“Are you kidding?! Isn’t it right to be angry at unmitigated evil? Who in their right mind would not at least consider being angry over murder?
“Can’t you just listen to me right now? If someone I’m supposed to trust for help has no compassion, who else is there?”
Hope in the immediate aftermath
How can someone help this mom?
Give kindness. This mom’s child has just done something so horrendous as to be unthinkable. Depending upon the person, the sense of shock may generate bewilderment, anger, fears, desperation, confusion, despair, or a calm numbness. A kind act like the one reported at the start of this article can go a long way toward comforting and connecting her with someone who can help her spiritually.
Provide compassionate presence without expectation that it will bring immediate relief. If this mom is in shock you will not be able to relieve it. You don’t have to make her feel better. Just be present.
Accept that you don’t truly understand what she’s going through. Accept that you can’t solve her problem. She doesn’t need a fix. At this moment, she likely doesn’t need grand theological answers to life’s questions. What she needs is someone to care and be with her in her trial. Listen well.
Pray with her and as appropriate, say what will steady her to help her make immediate decisions more wisely than her emotions might tempt her to do.
Church leader, be there. If this mom belongs to a church, her pastor and/or another leader need to be there to listen, pray with her, and perhaps give steadying counsel. If she agrees, a godly woman in the church can be appointed to stay with her for the day, field calls, or contact her every day that first week.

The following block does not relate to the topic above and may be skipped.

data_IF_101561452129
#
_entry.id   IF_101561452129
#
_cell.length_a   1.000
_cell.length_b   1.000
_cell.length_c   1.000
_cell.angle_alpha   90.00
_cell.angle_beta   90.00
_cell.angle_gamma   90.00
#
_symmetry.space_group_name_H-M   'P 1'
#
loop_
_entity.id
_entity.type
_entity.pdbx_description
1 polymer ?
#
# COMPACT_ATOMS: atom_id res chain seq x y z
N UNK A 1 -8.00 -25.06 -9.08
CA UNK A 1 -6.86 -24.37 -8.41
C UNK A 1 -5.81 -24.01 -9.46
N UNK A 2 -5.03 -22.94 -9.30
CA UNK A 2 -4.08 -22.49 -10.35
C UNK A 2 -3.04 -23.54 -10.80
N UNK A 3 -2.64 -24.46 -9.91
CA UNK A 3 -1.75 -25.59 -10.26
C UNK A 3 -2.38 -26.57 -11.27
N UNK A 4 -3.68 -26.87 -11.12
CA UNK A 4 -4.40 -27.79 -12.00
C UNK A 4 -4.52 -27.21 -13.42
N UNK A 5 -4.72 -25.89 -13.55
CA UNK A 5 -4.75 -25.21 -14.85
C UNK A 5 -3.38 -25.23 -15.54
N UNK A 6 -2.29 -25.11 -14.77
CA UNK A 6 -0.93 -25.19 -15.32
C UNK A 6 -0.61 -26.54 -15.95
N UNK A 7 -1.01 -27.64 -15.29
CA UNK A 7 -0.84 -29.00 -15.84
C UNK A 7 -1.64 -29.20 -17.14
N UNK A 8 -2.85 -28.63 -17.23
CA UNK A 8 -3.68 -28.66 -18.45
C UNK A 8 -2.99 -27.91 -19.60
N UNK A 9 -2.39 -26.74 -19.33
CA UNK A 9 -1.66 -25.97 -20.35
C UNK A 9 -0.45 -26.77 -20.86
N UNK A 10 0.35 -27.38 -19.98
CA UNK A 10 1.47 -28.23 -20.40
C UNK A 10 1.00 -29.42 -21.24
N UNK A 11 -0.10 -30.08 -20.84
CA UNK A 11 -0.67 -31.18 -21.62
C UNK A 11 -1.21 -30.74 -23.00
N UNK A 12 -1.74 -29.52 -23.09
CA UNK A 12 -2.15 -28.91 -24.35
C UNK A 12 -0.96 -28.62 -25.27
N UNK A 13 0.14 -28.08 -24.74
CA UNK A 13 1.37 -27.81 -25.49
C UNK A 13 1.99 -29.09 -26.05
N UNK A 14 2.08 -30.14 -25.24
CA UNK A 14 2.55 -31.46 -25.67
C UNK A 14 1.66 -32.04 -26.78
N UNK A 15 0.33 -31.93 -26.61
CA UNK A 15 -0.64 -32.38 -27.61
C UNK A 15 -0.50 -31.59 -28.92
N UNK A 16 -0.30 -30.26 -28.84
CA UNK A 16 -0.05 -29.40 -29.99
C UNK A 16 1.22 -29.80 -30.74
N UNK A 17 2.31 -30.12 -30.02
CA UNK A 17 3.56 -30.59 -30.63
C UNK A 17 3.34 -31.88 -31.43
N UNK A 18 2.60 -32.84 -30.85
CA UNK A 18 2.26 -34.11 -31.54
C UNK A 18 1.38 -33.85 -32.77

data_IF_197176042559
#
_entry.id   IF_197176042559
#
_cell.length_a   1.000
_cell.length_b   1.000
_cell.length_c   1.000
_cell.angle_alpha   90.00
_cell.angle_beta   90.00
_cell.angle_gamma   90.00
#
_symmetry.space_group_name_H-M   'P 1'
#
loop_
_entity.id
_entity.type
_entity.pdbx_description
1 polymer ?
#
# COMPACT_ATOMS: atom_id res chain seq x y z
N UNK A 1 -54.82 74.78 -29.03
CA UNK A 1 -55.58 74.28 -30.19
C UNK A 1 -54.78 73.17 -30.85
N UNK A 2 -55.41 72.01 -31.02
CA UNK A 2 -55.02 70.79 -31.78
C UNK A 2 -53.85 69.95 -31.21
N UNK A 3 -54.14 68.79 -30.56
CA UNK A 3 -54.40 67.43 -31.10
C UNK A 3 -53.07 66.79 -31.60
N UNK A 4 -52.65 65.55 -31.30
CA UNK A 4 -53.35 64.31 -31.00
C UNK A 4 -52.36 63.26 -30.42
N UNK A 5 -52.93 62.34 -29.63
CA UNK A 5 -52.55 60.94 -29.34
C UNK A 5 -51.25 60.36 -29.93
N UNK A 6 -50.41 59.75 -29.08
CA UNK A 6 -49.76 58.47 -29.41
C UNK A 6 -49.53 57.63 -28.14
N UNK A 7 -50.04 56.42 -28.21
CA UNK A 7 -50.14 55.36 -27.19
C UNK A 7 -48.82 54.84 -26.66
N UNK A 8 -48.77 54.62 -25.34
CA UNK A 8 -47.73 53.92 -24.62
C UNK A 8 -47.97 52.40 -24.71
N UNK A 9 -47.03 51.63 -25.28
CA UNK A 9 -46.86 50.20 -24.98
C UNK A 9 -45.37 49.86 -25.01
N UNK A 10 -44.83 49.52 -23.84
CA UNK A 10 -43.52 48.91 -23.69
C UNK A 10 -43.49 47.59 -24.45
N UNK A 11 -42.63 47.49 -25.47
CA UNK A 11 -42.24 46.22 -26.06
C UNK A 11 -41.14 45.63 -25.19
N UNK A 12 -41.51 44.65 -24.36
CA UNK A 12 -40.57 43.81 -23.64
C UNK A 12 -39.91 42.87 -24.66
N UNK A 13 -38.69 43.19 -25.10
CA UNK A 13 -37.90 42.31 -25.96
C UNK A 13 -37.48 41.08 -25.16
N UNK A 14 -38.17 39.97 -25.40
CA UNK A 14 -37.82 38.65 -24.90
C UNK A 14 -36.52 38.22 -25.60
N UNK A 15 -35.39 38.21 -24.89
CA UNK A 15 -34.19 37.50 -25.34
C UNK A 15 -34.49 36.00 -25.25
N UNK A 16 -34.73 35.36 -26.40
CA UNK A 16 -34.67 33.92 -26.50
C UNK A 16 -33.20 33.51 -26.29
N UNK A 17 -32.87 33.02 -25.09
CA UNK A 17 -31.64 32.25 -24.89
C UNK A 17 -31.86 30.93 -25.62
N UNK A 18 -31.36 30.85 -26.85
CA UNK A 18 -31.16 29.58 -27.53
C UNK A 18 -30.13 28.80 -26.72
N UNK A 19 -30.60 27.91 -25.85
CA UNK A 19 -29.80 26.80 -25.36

Remind her that God is in control, loves her, and that she can trust Him. Appearances would indicate that her world is wildly reeling so it is important that she know that God is in control. “His sovereignty rules over all,” even calamities (Ps 103:19b).
She also needs to know that the God who is in control isn’t a cruel tyrant fomenting evil. God is good, compassionate, and gracious (Ex 34:6-7). In the Bible He has kindly written for us all the counsel she needs for how to handle grief, emotional pain, and every difficult situation she will face in weeks ahead. He gives grace to trust Him even in our weakness.
To the Christian Mom
I am aware that your pain is wrenching, excruciating, possibly disabling at first. Maybe those words don’t even do it justice and you would describe it differently. Even though this catastrophic experience has changed you forever from what you were yesterday God has not changed. He is still as loving and powerful as He always has been, and still as worthy of worship. I encourage you to follow the example of Job who though he tore his robe in grief still bowed in worship (Job 1:20). Spend time in praise as soon as possible, even simultaneous with your grief. If you can’t think straight, pray the words of praise psalms like Psalms 145, 90, or 33. Make some time to love Christ with worship.
I’m not advising anyone to tell you to do this, although the loving friend may find the right moment and words to invite you. Essentially, it has to come from your own heart. I simply encourage you, regardless of your circumstance, to love the Savior who sacrificed Himself for you.
 Sandy Banks, In Santa Clarita, grace, not anger, fuels the healing process, Nov 19, 2019 (Accessed Nov 19, 2019).